Our View | King should not be punished for youthful internet actions

Should Carson King be judged for his past actions as a teenager? We don’t think so. 

This all started when College Gameday came to Ames, Iowa for the Cy-Hawk football game between the Iowa Hawkeyes and the Iowa State Cyclones. During the show, Carson King is shown holding a sign saying, “Busch Light Supply Needs Replenished, Venmo Carson-King-25.” 

Next thing he knew, people were donating money from around the country. As soon as the donations got to $600, he and his family decided to donate the money to the University of Iowa Stead Family Children’s Hospital. 

Once Busch and Venmo heard about the donations, they decided to match King’s donation. 

Next thing he knew, he had $1 million raised. In fact, by the deadline he had set for the fundraising at the end of September, the totals had grown to nearly $3 million. The Governor of Iowa, Kim Reynolds gave King his own day on Sept. 28 in honor of what he did, and the Iowa Hawkeyes honored the efforts of this Cyclone by inviting him to the home game last weekend and giving him a collective crowd cheer. King plans to return to Iowa City for the home game with Penn State and present the check to the Children’s Hospital.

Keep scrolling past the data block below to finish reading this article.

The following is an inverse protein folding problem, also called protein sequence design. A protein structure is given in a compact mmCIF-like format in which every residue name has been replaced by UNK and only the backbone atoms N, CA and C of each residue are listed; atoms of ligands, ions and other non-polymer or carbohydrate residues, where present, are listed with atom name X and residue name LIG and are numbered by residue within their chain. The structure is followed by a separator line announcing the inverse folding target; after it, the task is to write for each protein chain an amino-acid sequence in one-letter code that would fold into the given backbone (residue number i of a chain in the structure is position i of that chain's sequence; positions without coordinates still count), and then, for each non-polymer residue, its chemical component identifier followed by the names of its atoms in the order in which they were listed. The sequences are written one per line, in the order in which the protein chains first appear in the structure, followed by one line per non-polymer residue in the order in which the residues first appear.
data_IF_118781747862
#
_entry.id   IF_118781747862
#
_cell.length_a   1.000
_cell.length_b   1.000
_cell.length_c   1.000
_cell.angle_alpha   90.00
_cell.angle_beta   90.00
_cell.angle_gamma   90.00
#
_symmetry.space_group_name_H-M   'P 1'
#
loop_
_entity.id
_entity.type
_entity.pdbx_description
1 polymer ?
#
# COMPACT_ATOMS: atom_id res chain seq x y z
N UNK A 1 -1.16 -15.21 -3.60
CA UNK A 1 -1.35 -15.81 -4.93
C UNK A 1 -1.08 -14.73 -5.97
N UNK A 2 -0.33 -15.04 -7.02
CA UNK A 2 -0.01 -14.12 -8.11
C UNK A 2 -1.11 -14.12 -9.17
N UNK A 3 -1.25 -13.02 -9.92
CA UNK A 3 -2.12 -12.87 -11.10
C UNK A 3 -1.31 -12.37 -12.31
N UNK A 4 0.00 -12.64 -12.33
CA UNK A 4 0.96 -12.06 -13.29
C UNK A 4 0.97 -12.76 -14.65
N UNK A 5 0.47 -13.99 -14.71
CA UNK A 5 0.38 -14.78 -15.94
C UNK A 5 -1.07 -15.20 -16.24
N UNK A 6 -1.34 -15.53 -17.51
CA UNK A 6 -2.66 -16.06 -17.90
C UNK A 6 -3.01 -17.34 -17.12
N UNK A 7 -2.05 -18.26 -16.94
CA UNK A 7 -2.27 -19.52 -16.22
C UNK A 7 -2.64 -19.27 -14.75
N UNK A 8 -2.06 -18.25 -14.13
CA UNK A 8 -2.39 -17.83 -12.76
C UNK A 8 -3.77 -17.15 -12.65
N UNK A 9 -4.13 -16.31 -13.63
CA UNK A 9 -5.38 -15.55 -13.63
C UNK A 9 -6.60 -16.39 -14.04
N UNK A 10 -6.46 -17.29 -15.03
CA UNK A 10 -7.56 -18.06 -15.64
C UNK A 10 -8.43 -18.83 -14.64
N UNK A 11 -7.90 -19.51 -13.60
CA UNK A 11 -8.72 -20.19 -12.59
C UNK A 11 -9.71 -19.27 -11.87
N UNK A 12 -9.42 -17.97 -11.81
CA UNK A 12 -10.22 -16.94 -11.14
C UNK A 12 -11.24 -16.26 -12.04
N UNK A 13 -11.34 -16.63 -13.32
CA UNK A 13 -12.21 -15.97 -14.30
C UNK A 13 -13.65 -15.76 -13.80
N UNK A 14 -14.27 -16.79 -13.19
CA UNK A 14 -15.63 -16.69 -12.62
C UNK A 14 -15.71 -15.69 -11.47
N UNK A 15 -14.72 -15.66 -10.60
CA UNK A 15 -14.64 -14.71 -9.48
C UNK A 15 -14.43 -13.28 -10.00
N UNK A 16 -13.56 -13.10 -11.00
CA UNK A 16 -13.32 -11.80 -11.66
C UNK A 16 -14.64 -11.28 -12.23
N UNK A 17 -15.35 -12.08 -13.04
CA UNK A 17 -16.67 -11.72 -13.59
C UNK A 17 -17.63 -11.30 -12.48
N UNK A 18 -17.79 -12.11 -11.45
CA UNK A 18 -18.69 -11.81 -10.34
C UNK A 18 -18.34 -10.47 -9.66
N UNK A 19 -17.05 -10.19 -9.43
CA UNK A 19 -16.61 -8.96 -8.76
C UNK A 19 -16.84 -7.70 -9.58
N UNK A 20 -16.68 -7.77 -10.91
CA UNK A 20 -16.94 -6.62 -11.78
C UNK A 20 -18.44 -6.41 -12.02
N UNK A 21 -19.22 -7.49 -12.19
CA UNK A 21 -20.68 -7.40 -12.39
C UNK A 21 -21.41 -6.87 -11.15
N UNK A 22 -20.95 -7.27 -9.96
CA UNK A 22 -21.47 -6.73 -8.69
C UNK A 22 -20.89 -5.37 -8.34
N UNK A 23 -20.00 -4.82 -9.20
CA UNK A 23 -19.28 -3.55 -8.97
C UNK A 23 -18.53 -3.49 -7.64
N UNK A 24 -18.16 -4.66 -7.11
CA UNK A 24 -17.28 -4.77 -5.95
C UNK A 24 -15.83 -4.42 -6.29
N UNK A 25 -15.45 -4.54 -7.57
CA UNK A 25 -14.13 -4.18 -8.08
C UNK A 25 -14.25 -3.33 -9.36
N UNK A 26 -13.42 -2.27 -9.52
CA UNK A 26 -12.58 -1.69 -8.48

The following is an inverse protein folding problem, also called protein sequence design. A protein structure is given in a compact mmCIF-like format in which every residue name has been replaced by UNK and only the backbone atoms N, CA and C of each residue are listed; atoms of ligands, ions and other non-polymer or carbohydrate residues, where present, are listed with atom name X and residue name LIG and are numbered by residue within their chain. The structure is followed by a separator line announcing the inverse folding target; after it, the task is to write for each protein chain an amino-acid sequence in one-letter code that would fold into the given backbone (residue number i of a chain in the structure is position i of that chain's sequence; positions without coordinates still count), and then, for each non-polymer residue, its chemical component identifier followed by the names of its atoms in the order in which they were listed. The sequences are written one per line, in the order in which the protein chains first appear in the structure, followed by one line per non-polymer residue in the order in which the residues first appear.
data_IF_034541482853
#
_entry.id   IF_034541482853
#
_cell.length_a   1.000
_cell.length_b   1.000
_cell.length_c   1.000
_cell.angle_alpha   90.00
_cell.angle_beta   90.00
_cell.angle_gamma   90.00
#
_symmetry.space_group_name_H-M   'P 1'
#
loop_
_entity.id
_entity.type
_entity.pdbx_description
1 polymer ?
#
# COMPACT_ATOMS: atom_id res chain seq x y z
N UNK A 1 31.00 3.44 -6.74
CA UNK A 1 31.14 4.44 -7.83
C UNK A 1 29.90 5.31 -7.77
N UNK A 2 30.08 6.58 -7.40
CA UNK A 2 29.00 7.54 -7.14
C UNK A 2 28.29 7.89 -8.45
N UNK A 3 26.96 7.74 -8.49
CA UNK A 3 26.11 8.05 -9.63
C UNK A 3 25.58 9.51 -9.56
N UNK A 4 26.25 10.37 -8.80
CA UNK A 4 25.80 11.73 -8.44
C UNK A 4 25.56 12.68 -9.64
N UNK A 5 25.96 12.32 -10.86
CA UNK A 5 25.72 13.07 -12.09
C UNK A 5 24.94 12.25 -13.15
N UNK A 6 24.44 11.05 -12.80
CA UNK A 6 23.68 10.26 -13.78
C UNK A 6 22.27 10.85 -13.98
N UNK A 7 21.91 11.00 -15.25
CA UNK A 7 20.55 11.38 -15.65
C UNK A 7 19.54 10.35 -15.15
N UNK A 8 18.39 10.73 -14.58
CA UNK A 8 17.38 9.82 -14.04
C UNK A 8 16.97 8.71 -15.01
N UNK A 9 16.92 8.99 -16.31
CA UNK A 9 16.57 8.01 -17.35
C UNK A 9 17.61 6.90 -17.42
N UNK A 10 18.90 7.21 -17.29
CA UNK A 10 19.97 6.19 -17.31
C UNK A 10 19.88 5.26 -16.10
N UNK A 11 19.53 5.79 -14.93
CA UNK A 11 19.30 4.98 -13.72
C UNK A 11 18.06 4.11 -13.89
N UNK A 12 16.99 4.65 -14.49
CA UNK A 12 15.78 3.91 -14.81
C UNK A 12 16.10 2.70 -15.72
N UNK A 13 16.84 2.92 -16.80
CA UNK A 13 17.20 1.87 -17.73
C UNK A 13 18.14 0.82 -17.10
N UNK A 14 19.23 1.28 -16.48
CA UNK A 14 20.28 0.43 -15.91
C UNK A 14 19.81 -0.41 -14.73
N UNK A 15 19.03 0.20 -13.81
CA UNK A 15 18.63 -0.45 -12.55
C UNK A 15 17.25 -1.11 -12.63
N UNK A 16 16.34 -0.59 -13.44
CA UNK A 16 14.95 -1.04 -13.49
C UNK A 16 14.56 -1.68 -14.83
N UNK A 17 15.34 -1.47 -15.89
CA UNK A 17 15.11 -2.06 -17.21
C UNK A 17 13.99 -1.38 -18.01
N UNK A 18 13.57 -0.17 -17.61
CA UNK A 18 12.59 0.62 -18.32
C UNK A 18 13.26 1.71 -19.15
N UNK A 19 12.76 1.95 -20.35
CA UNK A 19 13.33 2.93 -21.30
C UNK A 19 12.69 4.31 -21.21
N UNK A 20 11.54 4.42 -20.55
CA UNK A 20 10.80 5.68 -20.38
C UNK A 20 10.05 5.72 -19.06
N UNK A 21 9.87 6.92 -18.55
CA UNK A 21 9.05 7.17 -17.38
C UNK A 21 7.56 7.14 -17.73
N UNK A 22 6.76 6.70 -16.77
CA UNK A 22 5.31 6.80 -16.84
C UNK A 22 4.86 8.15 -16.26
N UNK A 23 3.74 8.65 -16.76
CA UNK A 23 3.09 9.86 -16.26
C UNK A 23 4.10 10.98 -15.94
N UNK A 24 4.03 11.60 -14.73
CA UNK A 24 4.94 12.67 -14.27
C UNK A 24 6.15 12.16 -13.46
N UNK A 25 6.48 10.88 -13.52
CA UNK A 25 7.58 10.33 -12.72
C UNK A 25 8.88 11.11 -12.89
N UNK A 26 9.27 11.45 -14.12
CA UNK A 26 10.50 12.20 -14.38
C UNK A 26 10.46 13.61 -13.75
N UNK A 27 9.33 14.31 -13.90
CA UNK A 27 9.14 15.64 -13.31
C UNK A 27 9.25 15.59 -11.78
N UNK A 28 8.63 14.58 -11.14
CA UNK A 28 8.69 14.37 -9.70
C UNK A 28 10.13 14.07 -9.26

But all this heroism took a tailspin into dark clouds when the Des Moines Register decided to do a profile of King. After digging into his past, the reporter exposed some racist comments that King made on Twitter when he was 16 years old. One compared black mothers to gorillas and another made light of black people killed in the Holocaust. 

Instead of the backlash going to King, it went to the reporter and the Register for publishing the article. 

We don’t believe that King should be judged by his past actions as a teenager because everyone has been a teenager once and done things that we aren’t proud of. In the world we live in now, it is easy for our pasts to catch up with us due to social media. If anything, King’s horribly misguided youthful tweets should serve as a lesson, but we believe we should also pay attention to how the person has changed and if they have learned from their past. Before the story came out, King made a statement apologizing for his tweets in the past. 

It is clear that King has changed from the 16-year-old teen who made that racist tweet to the 24-year-old man who donated over $1 million dollars to a Children’s Hospital. 

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